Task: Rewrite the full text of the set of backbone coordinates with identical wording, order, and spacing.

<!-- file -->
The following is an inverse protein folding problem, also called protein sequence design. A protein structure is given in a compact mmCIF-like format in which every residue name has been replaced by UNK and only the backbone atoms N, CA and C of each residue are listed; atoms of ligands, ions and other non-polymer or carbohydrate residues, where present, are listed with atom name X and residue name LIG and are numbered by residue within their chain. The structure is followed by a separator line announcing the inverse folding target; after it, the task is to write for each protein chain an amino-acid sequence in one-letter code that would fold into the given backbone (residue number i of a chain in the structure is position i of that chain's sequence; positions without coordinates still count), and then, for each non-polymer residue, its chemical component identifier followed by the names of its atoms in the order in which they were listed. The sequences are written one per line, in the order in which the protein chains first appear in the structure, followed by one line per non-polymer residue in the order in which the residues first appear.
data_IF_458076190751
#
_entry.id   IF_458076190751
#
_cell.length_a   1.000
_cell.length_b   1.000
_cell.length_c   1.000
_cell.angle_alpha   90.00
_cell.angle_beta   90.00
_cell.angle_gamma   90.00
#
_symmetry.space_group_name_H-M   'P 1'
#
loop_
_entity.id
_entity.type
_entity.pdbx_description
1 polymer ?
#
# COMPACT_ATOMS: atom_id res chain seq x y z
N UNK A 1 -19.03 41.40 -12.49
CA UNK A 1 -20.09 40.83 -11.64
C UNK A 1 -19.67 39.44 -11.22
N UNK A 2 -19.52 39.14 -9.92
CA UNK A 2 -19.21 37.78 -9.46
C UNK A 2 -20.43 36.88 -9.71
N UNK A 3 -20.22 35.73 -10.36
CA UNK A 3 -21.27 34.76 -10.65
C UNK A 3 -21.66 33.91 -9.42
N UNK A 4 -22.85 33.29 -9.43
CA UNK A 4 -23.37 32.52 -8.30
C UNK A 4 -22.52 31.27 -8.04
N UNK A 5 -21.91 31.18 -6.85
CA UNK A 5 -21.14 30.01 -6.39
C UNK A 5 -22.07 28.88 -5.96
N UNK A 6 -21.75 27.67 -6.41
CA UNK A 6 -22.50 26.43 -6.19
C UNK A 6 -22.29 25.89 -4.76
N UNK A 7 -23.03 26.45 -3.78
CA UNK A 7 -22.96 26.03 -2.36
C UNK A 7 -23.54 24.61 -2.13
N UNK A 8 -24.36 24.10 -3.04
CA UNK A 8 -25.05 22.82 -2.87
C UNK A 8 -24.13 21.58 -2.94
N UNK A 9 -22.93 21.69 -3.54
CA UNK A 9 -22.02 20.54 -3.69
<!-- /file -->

The following is an inverse protein folding problem, also called protein sequence design. A protein structure is given in a compact mmCIF-like format in which every residue name has been replaced by UNK and only the backbone atoms N, CA and C of each residue are listed; atoms of ligands, ions and other non-polymer or carbohydrate residues, where present, are listed with atom name X and residue name LIG and are numbered by residue within their chain. The structure is followed by a separator line announcing the inverse folding target; after it, the task is to write for each protein chain an amino-acid sequence in one-letter code that would fold into the given backbone (residue number i of a chain in the structure is position i of that chain's sequence; positions without coordinates still count), and then, for each non-polymer residue, its chemical component identifier followed by the names of its atoms in the order in which they were listed. The sequences are written one per line, in the order in which the protein chains first appear in the structure, followed by one line per non-polymer residue in the order in which the residues first appear.
data_IF_458076190751
#
_entry.id   IF_458076190751
#
_cell.length_a   1.000
_cell.length_b   1.000
_cell.length_c   1.000
_cell.angle_alpha   90.00
_cell.angle_beta   90.00
_cell.angle_gamma   90.00
#
_symmetry.space_group_name_H-M   'P 1'
#
loop_
_entity.id
_entity.type
_entity.pdbx_description
1 polymer ?
#
# COMPACT_ATOMS: atom_id res chain seq x y z
N UNK A 1 -19.03 41.40 -12.49
CA UNK A 1 -20.09 40.83 -11.64
C UNK A 1 -19.67 39.44 -11.22
N UNK A 2 -19.52 39.14 -9.92
CA UNK A 2 -19.21 37.78 -9.46
C UNK A 2 -20.43 36.88 -9.71
N UNK A 3 -20.22 35.73 -10.36
CA UNK A 3 -21.27 34.76 -10.65
C UNK A 3 -21.66 33.91 -9.42
N UNK A 4 -22.85 33.29 -9.43
CA UNK A 4 -23.37 32.52 -8.30
C UNK A 4 -22.52 31.27 -8.04
N UNK A 5 -21.91 31.18 -6.85
CA UNK A 5 -21.14 30.01 -6.39
C UNK A 5 -22.07 28.88 -5.96
N UNK A 6 -21.75 27.67 -6.41
CA UNK A 6 -22.50 26.43 -6.19
C UNK A 6 -22.29 25.89 -4.76
N UNK A 7 -23.03 26.45 -3.78
CA UNK A 7 -22.96 26.03 -2.36
C UNK A 7 -23.54 24.61 -2.13
N UNK A 8 -24.36 24.10 -3.04
CA UNK A 8 -25.05 22.82 -2.87
C UNK A 8 -24.13 21.58 -2.94
N UNK A 9 -22.93 21.69 -3.54
CA UNK A 9 -22.02 20.54 -3.69